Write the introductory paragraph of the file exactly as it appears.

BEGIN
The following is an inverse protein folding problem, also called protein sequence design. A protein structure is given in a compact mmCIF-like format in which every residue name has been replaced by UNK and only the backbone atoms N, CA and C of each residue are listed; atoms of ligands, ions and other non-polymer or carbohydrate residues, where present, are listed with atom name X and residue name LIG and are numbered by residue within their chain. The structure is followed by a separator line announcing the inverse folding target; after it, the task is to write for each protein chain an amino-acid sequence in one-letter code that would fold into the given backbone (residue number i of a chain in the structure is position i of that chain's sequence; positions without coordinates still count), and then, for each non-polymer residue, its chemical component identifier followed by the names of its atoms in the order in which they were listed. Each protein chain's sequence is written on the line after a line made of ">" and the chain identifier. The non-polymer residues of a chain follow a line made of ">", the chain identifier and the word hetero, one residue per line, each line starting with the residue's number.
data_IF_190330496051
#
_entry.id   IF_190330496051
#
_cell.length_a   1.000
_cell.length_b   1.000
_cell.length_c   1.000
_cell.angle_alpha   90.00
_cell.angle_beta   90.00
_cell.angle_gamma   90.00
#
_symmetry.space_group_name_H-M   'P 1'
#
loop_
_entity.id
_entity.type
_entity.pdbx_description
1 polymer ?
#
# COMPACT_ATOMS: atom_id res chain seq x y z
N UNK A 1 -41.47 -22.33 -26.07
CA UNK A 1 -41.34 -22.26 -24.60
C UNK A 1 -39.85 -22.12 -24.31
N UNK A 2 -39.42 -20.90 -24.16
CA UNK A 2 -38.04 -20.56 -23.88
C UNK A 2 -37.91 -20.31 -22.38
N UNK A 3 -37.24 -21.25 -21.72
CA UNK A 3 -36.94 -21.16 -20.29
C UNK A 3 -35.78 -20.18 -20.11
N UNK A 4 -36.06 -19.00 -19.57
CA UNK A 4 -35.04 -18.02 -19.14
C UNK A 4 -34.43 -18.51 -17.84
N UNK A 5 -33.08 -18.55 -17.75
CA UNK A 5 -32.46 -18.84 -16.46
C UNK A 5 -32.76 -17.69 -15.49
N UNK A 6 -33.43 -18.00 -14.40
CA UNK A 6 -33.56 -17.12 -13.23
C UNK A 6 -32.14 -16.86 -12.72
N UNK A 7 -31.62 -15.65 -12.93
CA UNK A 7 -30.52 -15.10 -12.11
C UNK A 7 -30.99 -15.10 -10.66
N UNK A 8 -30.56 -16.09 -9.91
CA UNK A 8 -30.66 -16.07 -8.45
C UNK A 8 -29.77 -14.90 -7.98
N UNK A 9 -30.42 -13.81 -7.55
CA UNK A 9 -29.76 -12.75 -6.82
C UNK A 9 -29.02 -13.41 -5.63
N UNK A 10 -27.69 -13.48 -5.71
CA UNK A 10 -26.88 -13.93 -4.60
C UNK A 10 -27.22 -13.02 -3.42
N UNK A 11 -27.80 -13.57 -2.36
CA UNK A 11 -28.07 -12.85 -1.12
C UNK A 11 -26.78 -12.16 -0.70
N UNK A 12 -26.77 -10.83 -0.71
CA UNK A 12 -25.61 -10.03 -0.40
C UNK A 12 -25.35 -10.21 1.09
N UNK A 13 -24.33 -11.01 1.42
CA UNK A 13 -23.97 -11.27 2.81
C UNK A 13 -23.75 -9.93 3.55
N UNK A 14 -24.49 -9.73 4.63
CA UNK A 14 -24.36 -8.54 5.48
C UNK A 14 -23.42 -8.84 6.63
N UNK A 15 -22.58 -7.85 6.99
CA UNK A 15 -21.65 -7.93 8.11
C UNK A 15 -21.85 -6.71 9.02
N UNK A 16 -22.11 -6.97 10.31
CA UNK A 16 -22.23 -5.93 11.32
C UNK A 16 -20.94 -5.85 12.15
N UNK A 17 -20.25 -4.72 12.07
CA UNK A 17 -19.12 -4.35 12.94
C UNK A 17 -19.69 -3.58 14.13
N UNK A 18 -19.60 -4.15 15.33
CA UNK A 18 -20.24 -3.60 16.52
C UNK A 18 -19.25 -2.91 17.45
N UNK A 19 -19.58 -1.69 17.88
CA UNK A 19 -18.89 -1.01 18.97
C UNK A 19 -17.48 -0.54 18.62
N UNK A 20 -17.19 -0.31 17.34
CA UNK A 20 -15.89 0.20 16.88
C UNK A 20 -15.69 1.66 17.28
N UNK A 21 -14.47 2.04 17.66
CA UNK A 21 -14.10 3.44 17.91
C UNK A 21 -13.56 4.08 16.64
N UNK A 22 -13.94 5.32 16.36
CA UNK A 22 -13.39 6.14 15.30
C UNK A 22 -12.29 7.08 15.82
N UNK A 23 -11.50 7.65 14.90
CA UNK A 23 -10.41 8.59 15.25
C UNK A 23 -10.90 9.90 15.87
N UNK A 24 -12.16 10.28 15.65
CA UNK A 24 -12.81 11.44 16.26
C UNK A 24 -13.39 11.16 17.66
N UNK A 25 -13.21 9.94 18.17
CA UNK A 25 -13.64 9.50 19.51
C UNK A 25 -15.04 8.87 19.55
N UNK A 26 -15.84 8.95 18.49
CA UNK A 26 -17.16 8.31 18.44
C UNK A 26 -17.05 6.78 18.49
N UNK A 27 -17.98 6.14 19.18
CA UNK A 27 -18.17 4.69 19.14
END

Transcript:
The following is an inverse protein folding problem, also called protein sequence design. A protein structure is given in a compact mmCIF-like format in which every residue name has been replaced by UNK and only the backbone atoms N, CA and C of each residue are listed; atoms of ligands, ions and other non-polymer or carbohydrate residues, where present, are listed with atom name X and residue name LIG and are numbered by residue within their chain. The structure is followed by a separator line announcing the inverse folding target; after it, the task is to write for each protein chain an amino-acid sequence in one-letter code that would fold into the given backbone (residue number i of a chain in the structure is position i of that chain's sequence; positions without coordinates still count), and then, for each non-polymer residue, its chemical component identifier followed by the names of its atoms in the order in which they were listed. Each protein chain's sequence is written on the line after a line made of ">" and the chain identifier. The non-polymer residues of a chain follow a line made of ">", the chain identifier and the word hetero, one residue per line, each line starting with the residue's number.